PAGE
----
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Fifty years later: jobs and justice?

As this week marks a half-century since Martin Luther King Jr. made his "I Have a Dream" speech from the Lincoln Memorial during a march on Washington, people are still questioning the nation's progress against discrimination and racism. This year, our nation's first black president will honor the fiftieth anniversary of the event when he addresses the masses who plan on meeting on the National Mall. Accompanied by two other former presidents, he is expected to commemorate the historic speech of the iconic slain civil rights leader. Many are wondering how much progress we have really made since that day.

One 81-year-old participant will be making his second trip for the cause. He cites a speech by Newark mayor Corey Booker who reminded the country the black community still suffers from job discrimination and racism. Underlying his words are a fresh Supreme Court decision to invalidate a part of the Voting Rights of 1965 and a recent acquittal of a neighborhood watchperson in the shooting of an unarmed, black teenager. Opinions remain divided on whether things have improved in the workplace since the mid-60s. In spite of historical achievements of people of color from Capitol Hill to the baseball diamond, many believe the racial divide is gathering momentum in America.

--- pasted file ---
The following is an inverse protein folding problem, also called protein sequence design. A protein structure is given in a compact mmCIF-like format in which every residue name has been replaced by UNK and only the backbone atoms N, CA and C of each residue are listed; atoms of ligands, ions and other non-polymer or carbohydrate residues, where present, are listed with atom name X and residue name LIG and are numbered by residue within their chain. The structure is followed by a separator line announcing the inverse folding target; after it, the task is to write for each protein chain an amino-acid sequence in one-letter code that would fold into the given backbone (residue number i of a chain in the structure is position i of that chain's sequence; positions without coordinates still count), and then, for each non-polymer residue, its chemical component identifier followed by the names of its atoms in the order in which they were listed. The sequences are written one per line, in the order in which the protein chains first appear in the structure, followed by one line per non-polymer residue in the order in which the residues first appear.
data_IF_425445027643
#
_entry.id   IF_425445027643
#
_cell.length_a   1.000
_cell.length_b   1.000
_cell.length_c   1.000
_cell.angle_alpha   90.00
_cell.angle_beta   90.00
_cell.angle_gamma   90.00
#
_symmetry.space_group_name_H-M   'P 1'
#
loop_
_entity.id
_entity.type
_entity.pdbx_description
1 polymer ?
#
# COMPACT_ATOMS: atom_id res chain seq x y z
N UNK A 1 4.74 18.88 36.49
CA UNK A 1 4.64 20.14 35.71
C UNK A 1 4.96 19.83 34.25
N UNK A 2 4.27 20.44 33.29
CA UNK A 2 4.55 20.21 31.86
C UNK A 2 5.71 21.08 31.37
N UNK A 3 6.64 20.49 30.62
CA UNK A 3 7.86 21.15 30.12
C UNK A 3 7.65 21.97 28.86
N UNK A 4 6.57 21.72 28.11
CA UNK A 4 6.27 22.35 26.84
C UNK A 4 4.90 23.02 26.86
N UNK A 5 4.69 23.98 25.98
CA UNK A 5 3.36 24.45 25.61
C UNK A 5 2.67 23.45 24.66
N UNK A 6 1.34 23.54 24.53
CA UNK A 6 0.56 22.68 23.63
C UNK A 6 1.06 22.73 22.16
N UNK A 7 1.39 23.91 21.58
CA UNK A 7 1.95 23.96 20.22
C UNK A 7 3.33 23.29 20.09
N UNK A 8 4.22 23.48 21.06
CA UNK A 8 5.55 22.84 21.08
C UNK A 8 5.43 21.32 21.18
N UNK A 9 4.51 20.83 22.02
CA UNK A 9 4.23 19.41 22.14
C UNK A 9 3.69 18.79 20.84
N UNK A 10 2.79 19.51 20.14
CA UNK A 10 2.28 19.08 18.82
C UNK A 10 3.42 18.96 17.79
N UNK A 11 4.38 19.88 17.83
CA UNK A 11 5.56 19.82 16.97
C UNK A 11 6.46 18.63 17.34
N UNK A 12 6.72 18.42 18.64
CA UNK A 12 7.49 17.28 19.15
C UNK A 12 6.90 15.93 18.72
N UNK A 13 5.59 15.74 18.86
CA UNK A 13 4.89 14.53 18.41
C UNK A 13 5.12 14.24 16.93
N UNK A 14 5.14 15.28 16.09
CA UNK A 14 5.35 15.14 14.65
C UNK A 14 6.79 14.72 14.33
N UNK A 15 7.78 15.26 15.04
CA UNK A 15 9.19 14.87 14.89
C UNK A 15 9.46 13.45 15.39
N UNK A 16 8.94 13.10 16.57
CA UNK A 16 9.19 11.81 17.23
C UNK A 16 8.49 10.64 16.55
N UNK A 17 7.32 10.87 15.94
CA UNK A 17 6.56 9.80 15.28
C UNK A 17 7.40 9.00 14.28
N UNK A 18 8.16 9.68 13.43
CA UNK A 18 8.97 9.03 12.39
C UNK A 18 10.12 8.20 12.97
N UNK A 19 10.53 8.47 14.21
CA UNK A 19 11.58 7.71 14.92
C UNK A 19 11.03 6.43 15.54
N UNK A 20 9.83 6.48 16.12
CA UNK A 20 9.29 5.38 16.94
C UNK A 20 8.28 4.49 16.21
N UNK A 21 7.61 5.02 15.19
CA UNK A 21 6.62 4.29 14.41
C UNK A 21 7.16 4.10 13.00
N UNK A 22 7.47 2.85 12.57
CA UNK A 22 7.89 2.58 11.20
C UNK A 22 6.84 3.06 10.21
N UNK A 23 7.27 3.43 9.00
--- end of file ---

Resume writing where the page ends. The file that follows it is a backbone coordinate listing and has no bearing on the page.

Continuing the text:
One expert claims that the economic gap between white and black and has intensified in the last fifty years. Allegations include twice as many poor and unemployed African-Americans since Dr. King gave his moving speech. Another key political figure has claimed the nation still embodies echoes of Jim Crow and segregation as well as lingering discrimination at the workplace.

One marcher was only 16 years old at the first event. He spoke of first-hand experience with job discrimination when he later applied for the position of union electrician after serving the country in the Air Force. He was adamantly informed he would never be hired because he was black. He is now retired and living in New Jersey and remains a steadfast civil rights activist. He will attend the march this year because he believes the country has a long way to go to ensure racial equality economically, especially at the workplace.

If you believe your rights have been violated on the workplace, it is in your best interest to consult with a qualified expert on race discrimination . Liberty and justice for all should not only be in theory.

Source: nj.com, "New Jerseyans revisit March on Washington 50 years later" Richard Khavkine, David Giambusso, Aug. 25, 2013

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